Monday, 22 June 2015

Kant on Analytic & Synthetic Judgements

According to Kant, analytic judgements are made up of subject and a predicate. The predicate expresses nothing which isn't already contained in the subject.

Take this analytic judgement:

         “All bodies are extended.”

Here the subject is “all bodies” and the predicate is “(are) extended”. Within the subject is contained the concept [extended]. According to Kant, “I have not amplified the concept of body, but only analysed it."

Now take the following:

      “All bodies have weight.”

Here the subject is again “all bodies” and this time the predicate is “have weight”. This judgement is synthetic because the predicate “have weight” isn't contained in the subject “all bodies”. This predicate, therefore, “amplifies” rather than “analyses” the subject.

We now have two terms which sum up what's just been written:

       “explicative judgement” – adds nothing to the subject = analytic

       “ampliative judgement” – increases the given cognition = synthetic

In what way do we know the analytic judgement to be true or false? We know it a priori. Take this judgement:

       “Gold is a yellow metal.”

The concepts involved in the judgement above are empirical in nature. However, the statement above, according to Kant, can still be known to be true a priori. The reason for this is that, again, the predicate “yellow metal” adds nothing to the subject “gold”. According to Kant, we “require no experience beyond our concept of gold”. Yellowness (as it were) is contained in the concept [gold]. That means that the statement can be known to be true a priori.


According to Kant, arithmetical judgements are all synthetic and not analytic, as was commonly thought in his time (e.g. by Hume). However

         7+ 5 = 12

is still knowable a priori; though it's nevertheless synthetic. Arithmetical statements are a priori “because they carry with them necessity, which cannot be obtained from experience”.

Why isn’t the above a mere analytic judgement such as “a = a”? Why is it synthetic and a priori? After all

         7 + 5 = 12

basically means

        12 = 12

which is a tautology of the kind

        A = A.


        7 + 5 = 13

would be a contradiction of the kind

    12 = 13


     A = B

Why does Kant think that 7 + 5 = 12 is a priori as well as synthetic? This is how Kant himself puts it:

The concept of twelve is by no means thought by merely thinking of the combination of seven and five…”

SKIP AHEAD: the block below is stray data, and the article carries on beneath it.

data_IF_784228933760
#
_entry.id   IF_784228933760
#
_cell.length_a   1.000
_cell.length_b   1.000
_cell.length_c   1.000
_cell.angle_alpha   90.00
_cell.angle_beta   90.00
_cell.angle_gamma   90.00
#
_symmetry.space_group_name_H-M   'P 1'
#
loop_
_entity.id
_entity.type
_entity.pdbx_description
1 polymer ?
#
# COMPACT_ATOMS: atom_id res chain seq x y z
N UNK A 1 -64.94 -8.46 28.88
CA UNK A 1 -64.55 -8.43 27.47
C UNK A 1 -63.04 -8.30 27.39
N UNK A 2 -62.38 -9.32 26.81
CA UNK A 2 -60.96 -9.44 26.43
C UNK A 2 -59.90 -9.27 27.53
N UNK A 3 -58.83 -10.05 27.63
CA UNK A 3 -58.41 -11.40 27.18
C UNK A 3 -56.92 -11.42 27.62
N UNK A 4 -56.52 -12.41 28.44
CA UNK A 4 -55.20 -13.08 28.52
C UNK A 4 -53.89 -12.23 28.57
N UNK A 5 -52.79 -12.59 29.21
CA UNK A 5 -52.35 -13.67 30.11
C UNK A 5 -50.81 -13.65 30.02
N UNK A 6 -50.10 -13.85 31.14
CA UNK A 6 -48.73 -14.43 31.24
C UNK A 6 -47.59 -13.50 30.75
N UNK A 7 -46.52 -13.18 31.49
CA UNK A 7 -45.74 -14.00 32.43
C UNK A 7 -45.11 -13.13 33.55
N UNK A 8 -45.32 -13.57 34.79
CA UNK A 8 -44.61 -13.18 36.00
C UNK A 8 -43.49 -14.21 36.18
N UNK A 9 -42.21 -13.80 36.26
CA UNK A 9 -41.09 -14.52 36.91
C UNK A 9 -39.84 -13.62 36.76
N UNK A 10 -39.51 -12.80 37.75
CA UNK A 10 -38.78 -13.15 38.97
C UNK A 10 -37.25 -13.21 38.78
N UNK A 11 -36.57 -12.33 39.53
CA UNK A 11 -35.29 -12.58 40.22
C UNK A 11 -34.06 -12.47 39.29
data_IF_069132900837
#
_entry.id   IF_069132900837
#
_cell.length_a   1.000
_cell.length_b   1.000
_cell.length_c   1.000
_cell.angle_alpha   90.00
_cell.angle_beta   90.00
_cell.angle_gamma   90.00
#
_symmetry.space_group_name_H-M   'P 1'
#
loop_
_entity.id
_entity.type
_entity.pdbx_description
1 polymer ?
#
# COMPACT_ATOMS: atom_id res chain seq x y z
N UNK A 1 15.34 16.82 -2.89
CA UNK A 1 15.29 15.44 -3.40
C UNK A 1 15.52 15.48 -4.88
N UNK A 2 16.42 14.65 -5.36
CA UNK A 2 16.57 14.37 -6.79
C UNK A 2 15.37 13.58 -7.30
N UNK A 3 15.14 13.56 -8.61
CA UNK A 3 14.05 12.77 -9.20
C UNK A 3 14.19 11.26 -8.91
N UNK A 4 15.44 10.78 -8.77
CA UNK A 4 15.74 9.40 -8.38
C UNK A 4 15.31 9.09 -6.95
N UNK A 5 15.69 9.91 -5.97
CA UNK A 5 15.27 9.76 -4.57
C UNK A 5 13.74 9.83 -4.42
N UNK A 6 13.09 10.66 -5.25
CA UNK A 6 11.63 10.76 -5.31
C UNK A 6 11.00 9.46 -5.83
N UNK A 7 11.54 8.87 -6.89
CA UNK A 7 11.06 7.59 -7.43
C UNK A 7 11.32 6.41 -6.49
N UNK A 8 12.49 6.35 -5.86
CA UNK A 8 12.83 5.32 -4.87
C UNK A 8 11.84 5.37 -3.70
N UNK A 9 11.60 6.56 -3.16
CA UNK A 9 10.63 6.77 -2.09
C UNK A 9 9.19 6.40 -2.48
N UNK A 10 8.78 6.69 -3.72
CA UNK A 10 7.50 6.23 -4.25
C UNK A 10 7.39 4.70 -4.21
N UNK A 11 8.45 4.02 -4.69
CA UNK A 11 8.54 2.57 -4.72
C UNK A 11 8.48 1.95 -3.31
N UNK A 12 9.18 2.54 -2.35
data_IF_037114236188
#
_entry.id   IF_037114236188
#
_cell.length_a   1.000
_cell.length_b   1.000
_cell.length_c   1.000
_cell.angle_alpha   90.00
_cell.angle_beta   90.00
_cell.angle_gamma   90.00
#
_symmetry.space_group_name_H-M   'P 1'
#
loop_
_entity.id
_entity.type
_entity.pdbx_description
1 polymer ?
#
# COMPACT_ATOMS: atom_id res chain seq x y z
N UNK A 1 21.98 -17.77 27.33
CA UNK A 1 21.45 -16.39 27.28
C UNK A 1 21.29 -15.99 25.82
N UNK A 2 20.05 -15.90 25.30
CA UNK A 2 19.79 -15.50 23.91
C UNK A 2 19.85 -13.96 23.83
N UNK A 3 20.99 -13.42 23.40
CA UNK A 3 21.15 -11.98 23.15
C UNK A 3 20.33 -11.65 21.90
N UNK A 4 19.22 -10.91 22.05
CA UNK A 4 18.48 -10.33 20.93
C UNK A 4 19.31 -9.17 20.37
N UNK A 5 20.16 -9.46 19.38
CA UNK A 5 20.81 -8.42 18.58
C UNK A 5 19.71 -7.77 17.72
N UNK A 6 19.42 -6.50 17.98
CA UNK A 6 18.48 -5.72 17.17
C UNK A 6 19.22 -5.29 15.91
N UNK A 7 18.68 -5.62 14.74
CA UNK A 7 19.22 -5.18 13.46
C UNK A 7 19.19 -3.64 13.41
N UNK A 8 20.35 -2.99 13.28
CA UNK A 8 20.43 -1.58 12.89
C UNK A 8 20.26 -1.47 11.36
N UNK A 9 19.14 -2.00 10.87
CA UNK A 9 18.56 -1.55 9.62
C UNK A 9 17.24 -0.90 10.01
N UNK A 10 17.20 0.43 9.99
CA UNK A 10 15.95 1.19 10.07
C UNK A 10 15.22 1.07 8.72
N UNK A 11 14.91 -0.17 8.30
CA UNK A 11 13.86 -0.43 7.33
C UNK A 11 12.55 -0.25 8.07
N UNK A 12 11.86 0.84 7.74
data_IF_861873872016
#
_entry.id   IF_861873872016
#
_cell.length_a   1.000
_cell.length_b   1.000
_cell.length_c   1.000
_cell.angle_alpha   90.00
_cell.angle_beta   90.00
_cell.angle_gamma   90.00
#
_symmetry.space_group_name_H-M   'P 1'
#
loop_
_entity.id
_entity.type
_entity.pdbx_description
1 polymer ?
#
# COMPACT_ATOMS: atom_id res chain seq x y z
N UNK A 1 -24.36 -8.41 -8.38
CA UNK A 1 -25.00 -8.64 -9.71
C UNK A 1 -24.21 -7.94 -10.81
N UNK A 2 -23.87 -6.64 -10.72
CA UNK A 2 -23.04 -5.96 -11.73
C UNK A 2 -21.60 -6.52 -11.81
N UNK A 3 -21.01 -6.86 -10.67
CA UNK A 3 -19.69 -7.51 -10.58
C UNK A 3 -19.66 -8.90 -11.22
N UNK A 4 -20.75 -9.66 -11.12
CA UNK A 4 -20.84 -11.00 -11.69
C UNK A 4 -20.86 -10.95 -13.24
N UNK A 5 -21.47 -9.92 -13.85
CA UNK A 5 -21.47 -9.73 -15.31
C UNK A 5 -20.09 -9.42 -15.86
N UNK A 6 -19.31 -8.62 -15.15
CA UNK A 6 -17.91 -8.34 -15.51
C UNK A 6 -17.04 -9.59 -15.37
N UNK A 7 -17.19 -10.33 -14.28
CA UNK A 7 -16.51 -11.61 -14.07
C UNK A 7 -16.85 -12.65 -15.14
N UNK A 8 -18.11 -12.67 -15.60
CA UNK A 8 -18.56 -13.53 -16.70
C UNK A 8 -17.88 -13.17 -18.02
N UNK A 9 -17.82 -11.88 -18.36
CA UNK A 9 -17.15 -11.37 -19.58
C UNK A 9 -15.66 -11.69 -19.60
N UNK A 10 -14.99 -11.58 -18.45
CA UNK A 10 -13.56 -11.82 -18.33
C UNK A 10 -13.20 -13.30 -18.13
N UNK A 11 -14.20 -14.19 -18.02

Kant continues:

“…analyse this possible sum as we may, we shall not discover twelve in the concept.”

We can't find the concept [12] within the concept [7 + 5]. What more do we need? According to Kant:

We must go beyond these concepts by calling to our aid some intuition corresponding to one of them, i.e., either our five fingers or five points…”

This is very difficult to grasp without an explication of the notion of intuition. However, it's the intuition itself that's synthetic. Therefore the “five fingers or five points” needed for the intuition are derived from experience. Therefore they're synthetic (or the experience is). The judgement is synthetic a priori. To use Kant’s terms, the concept [12] is an “amplification” of the concept [7 + 5].

What about geometry?


Take the following principle of geometry:

            “A straight line is the shortest path between two points.”

According to Kant, that statement is a synthetic judgement. Though it's also knowable a priori. It's relatively easy to see why the above is knowable a priori, but why is it also synthetic? Kant says:

The concept of the shortest is therefore altogether additional and cannot be obtained by any analysis of the concept of the straight line.”

The concept [shortest] isn't contained in the concept a [straight line]. Or, more accurately, the concept [the shortest path between two points] isn't contained in the concept [a straight line]. Here again, according to Kant, “intuition must come to aid us”. Presumably here the (empirical) intuition is this:


That is, a straight line between two points.

Kant then summarises all the above. He calls synthetic a priori judgements “apodeictic”; just as we would call an analytic judgement “apodeictic”. Such judgements are apodeictic because the predicate is already contained in the subject. However, unlike a pure analytic judgement, such as

             “All bodies are bodies.”

we need a “necessarily present intuition” which supplies the synthetic part of the judgement or statement. Unlike the above analytic statement,

the predicate [12] belongs to this concept [7 + 5] necessarily indeed, yet not directly but indirectly by means of a necessarily present intuition”.

Kant went beyond the mere empirical synthesis of perceptions. He thought that there is a priori synthesis too. When perceptions are synthesized a priori, they are given, according to Kant, “universal validity”.


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